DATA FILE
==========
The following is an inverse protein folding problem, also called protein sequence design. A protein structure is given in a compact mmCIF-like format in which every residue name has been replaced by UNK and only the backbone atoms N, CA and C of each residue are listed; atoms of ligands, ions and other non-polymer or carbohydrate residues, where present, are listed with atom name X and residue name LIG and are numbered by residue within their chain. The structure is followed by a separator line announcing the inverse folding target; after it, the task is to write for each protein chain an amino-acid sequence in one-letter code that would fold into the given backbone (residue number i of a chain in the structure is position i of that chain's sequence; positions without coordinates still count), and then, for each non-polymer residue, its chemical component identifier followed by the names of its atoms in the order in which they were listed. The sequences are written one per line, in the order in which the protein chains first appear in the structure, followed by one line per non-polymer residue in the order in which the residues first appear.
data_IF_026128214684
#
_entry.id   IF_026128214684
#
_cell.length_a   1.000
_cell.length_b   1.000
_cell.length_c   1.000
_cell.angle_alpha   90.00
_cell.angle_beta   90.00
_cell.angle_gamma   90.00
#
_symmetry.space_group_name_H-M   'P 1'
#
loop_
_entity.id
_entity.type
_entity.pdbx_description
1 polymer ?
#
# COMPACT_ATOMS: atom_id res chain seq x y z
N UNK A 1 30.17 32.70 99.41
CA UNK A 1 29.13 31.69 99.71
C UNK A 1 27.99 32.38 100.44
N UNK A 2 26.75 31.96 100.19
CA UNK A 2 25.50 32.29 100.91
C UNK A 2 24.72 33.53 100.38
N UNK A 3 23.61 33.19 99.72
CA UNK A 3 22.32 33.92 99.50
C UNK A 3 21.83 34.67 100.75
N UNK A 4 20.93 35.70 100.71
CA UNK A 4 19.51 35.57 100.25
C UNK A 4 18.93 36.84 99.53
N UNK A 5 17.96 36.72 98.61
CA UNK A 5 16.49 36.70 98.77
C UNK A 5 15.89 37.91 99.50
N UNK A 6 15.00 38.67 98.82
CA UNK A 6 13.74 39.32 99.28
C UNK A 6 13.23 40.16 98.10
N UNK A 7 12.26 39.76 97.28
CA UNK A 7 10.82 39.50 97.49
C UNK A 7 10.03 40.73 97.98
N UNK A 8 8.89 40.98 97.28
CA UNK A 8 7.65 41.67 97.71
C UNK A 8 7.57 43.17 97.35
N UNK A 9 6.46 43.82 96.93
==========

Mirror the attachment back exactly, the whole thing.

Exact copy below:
The following is an inverse protein folding problem, also called protein sequence design. A protein structure is given in a compact mmCIF-like format in which every residue name has been replaced by UNK and only the backbone atoms N, CA and C of each residue are listed; atoms of ligands, ions and other non-polymer or carbohydrate residues, where present, are listed with atom name X and residue name LIG and are numbered by residue within their chain. The structure is followed by a separator line announcing the inverse folding target; after it, the task is to write for each protein chain an amino-acid sequence in one-letter code that would fold into the given backbone (residue number i of a chain in the structure is position i of that chain's sequence; positions without coordinates still count), and then, for each non-polymer residue, its chemical component identifier followed by the names of its atoms in the order in which they were listed. The sequences are written one per line, in the order in which the protein chains first appear in the structure, followed by one line per non-polymer residue in the order in which the residues first appear.
data_IF_026128214684
#
_entry.id   IF_026128214684
#
_cell.length_a   1.000
_cell.length_b   1.000
_cell.length_c   1.000
_cell.angle_alpha   90.00
_cell.angle_beta   90.00
_cell.angle_gamma   90.00
#
_symmetry.space_group_name_H-M   'P 1'
#
loop_
_entity.id
_entity.type
_entity.pdbx_description
1 polymer ?
#
# COMPACT_ATOMS: atom_id res chain seq x y z
N UNK A 1 30.17 32.70 99.41
CA UNK A 1 29.13 31.69 99.71
C UNK A 1 27.99 32.38 100.44
N UNK A 2 26.75 31.96 100.19
CA UNK A 2 25.50 32.29 100.91
C UNK A 2 24.72 33.53 100.38
N UNK A 3 23.61 33.19 99.72
CA UNK A 3 22.32 33.92 99.50
C UNK A 3 21.83 34.67 100.75
N UNK A 4 20.93 35.70 100.71
CA UNK A 4 19.51 35.57 100.25
C UNK A 4 18.93 36.84 99.53
N UNK A 5 17.96 36.72 98.61
CA UNK A 5 16.49 36.70 98.77
C UNK A 5 15.89 37.91 99.50
N UNK A 6 15.00 38.67 98.82
CA UNK A 6 13.74 39.32 99.28
C UNK A 6 13.23 40.16 98.10
N UNK A 7 12.26 39.76 97.28
CA UNK A 7 10.82 39.50 97.49
C UNK A 7 10.03 40.73 97.98
N UNK A 8 8.89 40.98 97.28
CA UNK A 8 7.65 41.67 97.71
C UNK A 8 7.57 43.17 97.35
N UNK A 9 6.46 43.82 96.93